Making the most of grass and forage - Portadown suckler BDG visit Alastair McNelly’s technology demonstration farm

Date published: 18 October 2022

Making the most of grass and forage - Portadown suckler BDG visit Alastair McNelly’s technology demonstration farm

CAFRE Technology Demonstration Farmer, Alastair McNeilly, Muckamore talks to the Portadown suckler Business Development Group.

Alastair McNeilly, farms 58.7 hectares (145 acres) at Muckamore, Co. Antrim. He manages a suckler herd of 85 cows with a mixture of Limousin, Aberdeen Angus, Shorthorn and Simmental genetics. He is currently spring calving with male progeny finished as steers at 18-22 months. He rears all his own replacements and aims for them to calve down at 24 months old. Heifers not retained for breeding are finished on farm.

This year the suckler enterprise has produced an impressive gross margin of £1232/ha. The farm also has two broiler chicken houses, which has allowed Alastair to farm at home full time.

Alastair began to measure grass in 2017 after becoming a member of GrassCheck. Since then, grassland management has improved significantly and so has farm performance. In 2017 the farm ran 67 suckler cows with a stocking rate of 2 CE/ha. This has increased to 89 suckler cows this year with a stocking rate of 2.78 CE/ha, without taking any more land. Grass is measured weekly using a rising plate sward meter and all measurements logged to the grass management software, AgriNet. This allows a grass wedge to be created and decisions to be made from the data. 

The group took a tour of the paddock system which is split across three blocks. The main grazing block of 8.32ha (20.5 acres) nearest the yard is split into 13 paddocks ranging from 0.64 – 0.85ha (1.6 -2.1 acres). Alastair started with simple plastic posts and poly wire five years ago and has recently started replacing these with more permanent wooden posts and galvanised electric wire. His target pre-grazing covers are 2800 – 3000 kg/DM (10 cm) and his post grazing covers are 1600 – 1700 (4-5cm). A gravel lane way through the centre of the paddocks has allowed Alastair to move cattle quickly and easily between paddocks depending on their covers.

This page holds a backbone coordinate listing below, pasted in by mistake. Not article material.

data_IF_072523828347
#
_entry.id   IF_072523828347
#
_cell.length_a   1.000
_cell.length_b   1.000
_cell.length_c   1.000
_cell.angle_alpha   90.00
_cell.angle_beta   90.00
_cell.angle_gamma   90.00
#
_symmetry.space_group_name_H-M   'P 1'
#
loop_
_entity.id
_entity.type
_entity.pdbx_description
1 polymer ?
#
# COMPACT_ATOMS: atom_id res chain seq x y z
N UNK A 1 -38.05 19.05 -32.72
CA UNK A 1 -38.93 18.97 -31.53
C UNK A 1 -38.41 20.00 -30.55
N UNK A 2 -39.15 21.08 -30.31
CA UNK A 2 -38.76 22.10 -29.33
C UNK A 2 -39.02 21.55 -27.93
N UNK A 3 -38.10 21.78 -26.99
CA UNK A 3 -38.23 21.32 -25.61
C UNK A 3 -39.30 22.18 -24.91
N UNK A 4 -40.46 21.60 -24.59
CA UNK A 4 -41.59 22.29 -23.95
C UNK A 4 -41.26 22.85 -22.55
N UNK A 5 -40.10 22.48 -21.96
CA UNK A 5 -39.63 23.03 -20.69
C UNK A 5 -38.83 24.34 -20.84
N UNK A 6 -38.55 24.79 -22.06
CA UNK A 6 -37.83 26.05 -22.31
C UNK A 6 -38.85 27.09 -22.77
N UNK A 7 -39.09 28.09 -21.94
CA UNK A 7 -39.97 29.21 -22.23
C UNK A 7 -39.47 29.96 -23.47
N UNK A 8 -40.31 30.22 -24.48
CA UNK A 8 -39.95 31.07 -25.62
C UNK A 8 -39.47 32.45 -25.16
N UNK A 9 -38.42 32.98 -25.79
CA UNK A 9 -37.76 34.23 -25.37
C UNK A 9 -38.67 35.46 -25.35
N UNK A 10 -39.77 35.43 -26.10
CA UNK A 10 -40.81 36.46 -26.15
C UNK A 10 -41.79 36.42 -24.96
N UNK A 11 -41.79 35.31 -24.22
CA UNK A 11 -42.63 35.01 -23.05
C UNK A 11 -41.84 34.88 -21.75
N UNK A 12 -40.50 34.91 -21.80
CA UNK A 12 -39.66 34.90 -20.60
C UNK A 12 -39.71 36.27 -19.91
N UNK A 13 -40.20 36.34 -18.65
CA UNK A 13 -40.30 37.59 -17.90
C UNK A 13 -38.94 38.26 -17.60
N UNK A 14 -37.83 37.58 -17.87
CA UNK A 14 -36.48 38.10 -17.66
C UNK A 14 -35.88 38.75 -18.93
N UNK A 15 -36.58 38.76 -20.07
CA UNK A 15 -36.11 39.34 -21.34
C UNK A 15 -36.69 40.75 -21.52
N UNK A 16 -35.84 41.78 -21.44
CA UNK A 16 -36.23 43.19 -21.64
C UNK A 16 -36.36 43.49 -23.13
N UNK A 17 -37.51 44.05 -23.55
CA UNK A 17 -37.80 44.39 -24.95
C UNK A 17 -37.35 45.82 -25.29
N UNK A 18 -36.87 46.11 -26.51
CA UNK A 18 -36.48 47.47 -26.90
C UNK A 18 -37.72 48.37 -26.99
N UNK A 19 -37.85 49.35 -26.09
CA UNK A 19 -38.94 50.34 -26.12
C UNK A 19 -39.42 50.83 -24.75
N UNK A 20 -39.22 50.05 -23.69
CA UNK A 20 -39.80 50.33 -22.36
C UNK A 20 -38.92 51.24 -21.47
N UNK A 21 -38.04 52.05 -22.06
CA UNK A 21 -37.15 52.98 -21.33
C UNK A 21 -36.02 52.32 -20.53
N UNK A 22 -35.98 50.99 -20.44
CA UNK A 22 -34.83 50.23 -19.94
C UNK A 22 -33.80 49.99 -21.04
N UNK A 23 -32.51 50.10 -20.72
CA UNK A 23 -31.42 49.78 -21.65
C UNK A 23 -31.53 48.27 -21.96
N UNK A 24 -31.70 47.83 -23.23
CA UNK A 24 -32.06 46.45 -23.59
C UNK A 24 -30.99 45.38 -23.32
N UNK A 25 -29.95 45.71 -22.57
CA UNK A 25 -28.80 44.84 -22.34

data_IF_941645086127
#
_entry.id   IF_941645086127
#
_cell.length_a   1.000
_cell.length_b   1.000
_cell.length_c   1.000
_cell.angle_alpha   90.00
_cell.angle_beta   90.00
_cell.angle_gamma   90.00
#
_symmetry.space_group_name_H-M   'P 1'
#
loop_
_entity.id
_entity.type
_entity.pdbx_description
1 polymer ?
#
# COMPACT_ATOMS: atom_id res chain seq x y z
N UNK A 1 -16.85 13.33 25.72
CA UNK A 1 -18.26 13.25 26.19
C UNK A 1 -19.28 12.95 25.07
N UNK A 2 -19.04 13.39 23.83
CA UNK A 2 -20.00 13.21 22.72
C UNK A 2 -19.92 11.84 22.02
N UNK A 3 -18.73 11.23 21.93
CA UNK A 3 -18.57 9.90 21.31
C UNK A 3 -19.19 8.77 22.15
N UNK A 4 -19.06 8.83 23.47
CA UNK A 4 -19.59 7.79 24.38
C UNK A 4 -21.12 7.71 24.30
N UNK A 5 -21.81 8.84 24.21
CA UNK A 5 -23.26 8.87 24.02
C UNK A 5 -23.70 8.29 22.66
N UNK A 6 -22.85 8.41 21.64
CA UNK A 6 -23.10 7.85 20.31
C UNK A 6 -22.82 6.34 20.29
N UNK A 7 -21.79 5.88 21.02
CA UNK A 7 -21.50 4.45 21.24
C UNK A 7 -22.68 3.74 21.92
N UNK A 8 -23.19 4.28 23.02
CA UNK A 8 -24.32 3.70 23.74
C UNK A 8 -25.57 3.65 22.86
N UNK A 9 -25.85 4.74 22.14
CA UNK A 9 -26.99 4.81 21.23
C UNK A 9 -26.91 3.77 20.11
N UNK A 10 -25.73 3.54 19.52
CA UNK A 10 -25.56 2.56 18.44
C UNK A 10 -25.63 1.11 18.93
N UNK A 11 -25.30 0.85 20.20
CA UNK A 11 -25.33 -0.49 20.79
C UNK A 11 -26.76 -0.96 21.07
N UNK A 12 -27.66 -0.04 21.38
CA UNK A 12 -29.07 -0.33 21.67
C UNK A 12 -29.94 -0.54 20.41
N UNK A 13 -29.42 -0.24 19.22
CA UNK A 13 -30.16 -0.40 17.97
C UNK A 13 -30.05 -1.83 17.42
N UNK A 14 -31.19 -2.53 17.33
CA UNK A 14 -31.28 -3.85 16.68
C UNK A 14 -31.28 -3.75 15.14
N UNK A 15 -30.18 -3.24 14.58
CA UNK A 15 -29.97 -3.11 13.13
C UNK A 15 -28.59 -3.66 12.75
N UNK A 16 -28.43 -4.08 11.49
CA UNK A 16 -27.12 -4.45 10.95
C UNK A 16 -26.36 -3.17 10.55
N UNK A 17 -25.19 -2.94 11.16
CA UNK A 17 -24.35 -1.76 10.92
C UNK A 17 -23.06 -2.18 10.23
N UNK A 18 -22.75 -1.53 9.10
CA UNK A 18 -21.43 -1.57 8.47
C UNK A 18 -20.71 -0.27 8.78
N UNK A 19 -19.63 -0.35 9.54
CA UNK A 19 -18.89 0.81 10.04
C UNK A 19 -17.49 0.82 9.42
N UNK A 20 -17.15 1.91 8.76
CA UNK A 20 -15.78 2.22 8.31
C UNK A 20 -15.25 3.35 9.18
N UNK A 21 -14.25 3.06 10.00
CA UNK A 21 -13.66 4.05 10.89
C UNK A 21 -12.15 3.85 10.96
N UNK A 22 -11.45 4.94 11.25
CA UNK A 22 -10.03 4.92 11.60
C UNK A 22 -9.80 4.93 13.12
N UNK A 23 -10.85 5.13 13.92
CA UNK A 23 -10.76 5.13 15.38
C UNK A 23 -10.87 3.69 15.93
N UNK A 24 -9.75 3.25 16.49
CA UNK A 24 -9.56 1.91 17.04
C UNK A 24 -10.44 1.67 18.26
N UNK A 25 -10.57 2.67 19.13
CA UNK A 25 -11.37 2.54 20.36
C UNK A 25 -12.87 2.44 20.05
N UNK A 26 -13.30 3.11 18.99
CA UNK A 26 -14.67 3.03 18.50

Significant investment has also been made in recent years to improve the farms heavy clay soils. Fields have been sampled every 2-3 years with a targeted nutrient plan made for each field using the CAFRE Nutrient Calculator. Compaction has also been alleviated with the use of a pan buster.  Grass varieties have been selected based on their heading date and performance using recommended lists. Alastair has selected mixes with both diploid and tetraploid varieties with an intermediate to late heading date.

Alastair has successfully trialled a red clover and hybrid ryegrass mix for one of his silage fields. Careful management has allowed four cuts for baled silage followed by a late season grazing in September. These high quality bales are fed to finishing bullocks to reduce meal required over the winter period.

Discussion during a summer visit with farmers from the British grassland society highlight some of the difficulties in selecting the correct grass variety to use with red clover. The consensus at that visit from experts present was to use a perennial ryegrass as it would be less competitive than hybrid ryegrass after a cut of silage. Alastair hopes to use this mix in his next red clover reseed.

The visit finished with a look at Alastair’s new handling facilities. He has recently installed a new curved handling pen and forcing gate along with a hydraulic cattle crush with Bluetooth control. This allows him to handle the cattle safely by himself. It also allows visitors to the farm such as vets or AI technicians to access the cattle safely.

If you would like to visit Alastair’s farm, details of all TDFs, including Alastair’s, and how to book a visit are available on the CAFRE website. At the moment CAFRE is taking group bookings only by emailing

The Department of Agriculture, Environment and Rural Affairs (DAERA) and the European Union fund the Business Development Groups Scheme and the establishment of Technology Demonstration Farms across Northern Ireland, as part of the Rural Development Programme.

Notes to editors: 

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